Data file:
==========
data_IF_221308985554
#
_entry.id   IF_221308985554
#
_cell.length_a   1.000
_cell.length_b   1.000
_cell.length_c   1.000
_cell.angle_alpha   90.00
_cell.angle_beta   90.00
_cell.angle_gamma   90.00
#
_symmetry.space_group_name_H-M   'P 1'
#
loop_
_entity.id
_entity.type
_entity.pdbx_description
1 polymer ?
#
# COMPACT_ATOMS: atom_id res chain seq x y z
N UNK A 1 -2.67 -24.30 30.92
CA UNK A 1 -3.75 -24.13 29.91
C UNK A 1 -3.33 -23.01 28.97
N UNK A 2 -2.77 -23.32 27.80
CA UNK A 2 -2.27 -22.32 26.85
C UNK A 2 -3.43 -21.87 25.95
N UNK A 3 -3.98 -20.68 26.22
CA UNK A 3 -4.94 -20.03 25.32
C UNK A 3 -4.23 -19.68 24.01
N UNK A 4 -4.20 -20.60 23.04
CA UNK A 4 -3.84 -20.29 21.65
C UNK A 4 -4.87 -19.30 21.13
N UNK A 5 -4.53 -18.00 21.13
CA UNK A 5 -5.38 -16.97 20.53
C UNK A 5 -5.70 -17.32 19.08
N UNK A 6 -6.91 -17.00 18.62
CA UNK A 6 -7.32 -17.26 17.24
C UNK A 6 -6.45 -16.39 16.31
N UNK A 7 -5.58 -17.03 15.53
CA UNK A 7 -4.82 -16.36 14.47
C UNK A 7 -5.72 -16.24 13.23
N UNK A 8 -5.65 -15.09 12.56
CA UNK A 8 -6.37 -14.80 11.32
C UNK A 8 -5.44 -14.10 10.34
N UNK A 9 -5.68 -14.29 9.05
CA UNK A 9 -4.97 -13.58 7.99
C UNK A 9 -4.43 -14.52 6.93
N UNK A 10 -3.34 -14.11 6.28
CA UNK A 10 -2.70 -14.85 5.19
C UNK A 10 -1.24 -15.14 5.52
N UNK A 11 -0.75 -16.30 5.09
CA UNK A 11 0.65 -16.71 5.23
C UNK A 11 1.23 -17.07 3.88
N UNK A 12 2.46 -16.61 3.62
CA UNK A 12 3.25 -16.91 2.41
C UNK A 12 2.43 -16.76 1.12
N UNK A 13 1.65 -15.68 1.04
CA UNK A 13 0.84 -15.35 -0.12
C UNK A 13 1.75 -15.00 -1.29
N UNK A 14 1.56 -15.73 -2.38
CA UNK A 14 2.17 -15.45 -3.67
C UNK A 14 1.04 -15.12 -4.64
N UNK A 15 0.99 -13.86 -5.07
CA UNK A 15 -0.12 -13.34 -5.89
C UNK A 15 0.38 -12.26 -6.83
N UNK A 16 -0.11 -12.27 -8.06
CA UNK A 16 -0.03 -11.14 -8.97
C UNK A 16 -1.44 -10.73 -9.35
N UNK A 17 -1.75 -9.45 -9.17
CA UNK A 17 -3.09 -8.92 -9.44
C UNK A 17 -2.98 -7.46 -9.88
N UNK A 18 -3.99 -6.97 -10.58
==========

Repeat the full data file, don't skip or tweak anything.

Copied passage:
data_IF_221308985554
#
_entry.id   IF_221308985554
#
_cell.length_a   1.000
_cell.length_b   1.000
_cell.length_c   1.000
_cell.angle_alpha   90.00
_cell.angle_beta   90.00
_cell.angle_gamma   90.00
#
_symmetry.space_group_name_H-M   'P 1'
#
loop_
_entity.id
_entity.type
_entity.pdbx_description
1 polymer ?
#
# COMPACT_ATOMS: atom_id res chain seq x y z
N UNK A 1 -2.67 -24.30 30.92
CA UNK A 1 -3.75 -24.13 29.91
C UNK A 1 -3.33 -23.01 28.97
N UNK A 2 -2.77 -23.32 27.80
CA UNK A 2 -2.27 -22.32 26.85
C UNK A 2 -3.43 -21.87 25.95
N UNK A 3 -3.98 -20.68 26.22
CA UNK A 3 -4.94 -20.03 25.32
C UNK A 3 -4.23 -19.68 24.01
N UNK A 4 -4.20 -20.60 23.04
CA UNK A 4 -3.84 -20.29 21.65
C UNK A 4 -4.87 -19.30 21.13
N UNK A 5 -4.53 -18.00 21.13
CA UNK A 5 -5.38 -16.97 20.53
C UNK A 5 -5.70 -17.32 19.08
N UNK A 6 -6.91 -17.00 18.62
CA UNK A 6 -7.32 -17.26 17.24
C UNK A 6 -6.45 -16.39 16.31
N UNK A 7 -5.58 -17.03 15.53
CA UNK A 7 -4.82 -16.36 14.47
C UNK A 7 -5.72 -16.24 13.23
N UNK A 8 -5.65 -15.09 12.56
CA UNK A 8 -6.37 -14.80 11.32
C UNK A 8 -5.44 -14.10 10.34
N UNK A 9 -5.68 -14.29 9.05
CA UNK A 9 -4.97 -13.58 7.99
C UNK A 9 -4.43 -14.52 6.93
N UNK A 10 -3.34 -14.11 6.28
CA UNK A 10 -2.70 -14.85 5.19
C UNK A 10 -1.24 -15.14 5.52
N UNK A 11 -0.75 -16.30 5.09
CA UNK A 11 0.65 -16.71 5.23
C UNK A 11 1.23 -17.07 3.88
N UNK A 12 2.46 -16.61 3.62
CA UNK A 12 3.25 -16.91 2.41
C UNK A 12 2.43 -16.76 1.12
N UNK A 13 1.65 -15.68 1.04
CA UNK A 13 0.84 -15.35 -0.12
C UNK A 13 1.75 -15.00 -1.29
N UNK A 14 1.56 -15.73 -2.38
CA UNK A 14 2.17 -15.45 -3.67
C UNK A 14 1.04 -15.12 -4.64
N UNK A 15 0.99 -13.86 -5.07
CA UNK A 15 -0.12 -13.34 -5.89
C UNK A 15 0.38 -12.26 -6.83
N UNK A 16 -0.11 -12.27 -8.06
CA UNK A 16 -0.03 -11.14 -8.97
C UNK A 16 -1.44 -10.73 -9.35
N UNK A 17 -1.75 -9.45 -9.17
CA UNK A 17 -3.09 -8.92 -9.44
C UNK A 17 -2.98 -7.46 -9.88
N UNK A 18 -3.99 -6.97 -10.58